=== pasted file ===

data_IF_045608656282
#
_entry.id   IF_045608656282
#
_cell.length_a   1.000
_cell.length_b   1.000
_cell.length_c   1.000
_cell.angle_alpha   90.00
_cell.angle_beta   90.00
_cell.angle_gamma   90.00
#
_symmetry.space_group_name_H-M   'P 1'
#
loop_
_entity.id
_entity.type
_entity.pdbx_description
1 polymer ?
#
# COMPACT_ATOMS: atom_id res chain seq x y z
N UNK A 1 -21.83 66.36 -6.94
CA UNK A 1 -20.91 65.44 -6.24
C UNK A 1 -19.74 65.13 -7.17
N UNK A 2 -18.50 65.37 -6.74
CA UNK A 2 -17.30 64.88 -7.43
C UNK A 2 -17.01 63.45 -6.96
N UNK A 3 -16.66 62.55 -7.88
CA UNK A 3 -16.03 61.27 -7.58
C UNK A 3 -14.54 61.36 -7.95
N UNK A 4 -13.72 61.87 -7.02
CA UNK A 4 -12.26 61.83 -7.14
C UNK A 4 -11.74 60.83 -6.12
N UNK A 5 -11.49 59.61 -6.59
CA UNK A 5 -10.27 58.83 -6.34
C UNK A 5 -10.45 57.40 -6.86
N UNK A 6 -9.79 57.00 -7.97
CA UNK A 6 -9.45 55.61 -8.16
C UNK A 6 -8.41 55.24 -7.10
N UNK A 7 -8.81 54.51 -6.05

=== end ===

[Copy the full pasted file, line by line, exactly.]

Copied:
data_IF_045608656282
#
_entry.id   IF_045608656282
#
_cell.length_a   1.000
_cell.length_b   1.000
_cell.length_c   1.000
_cell.angle_alpha   90.00
_cell.angle_beta   90.00
_cell.angle_gamma   90.00
#
_symmetry.space_group_name_H-M   'P 1'
#
loop_
_entity.id
_entity.type
_entity.pdbx_description
1 polymer ?
#
# COMPACT_ATOMS: atom_id res chain seq x y z
N UNK A 1 -21.83 66.36 -6.94
CA UNK A 1 -20.91 65.44 -6.24
C UNK A 1 -19.74 65.13 -7.17
N UNK A 2 -18.50 65.37 -6.74
CA UNK A 2 -17.30 64.88 -7.43
C UNK A 2 -17.01 63.45 -6.96
N UNK A 3 -16.66 62.55 -7.88
CA UNK A 3 -16.03 61.27 -7.58
C UNK A 3 -14.54 61.36 -7.95
N UNK A 4 -13.72 61.87 -7.02
CA UNK A 4 -12.26 61.83 -7.14
C UNK A 4 -11.74 60.83 -6.12
N UNK A 5 -11.49 59.61 -6.59
CA UNK A 5 -10.27 58.83 -6.34
C UNK A 5 -10.45 57.40 -6.86
N UNK A 6 -9.79 57.00 -7.97
CA UNK A 6 -9.45 55.61 -8.16
C UNK A 6 -8.41 55.24 -7.10
N UNK A 7 -8.81 54.51 -6.05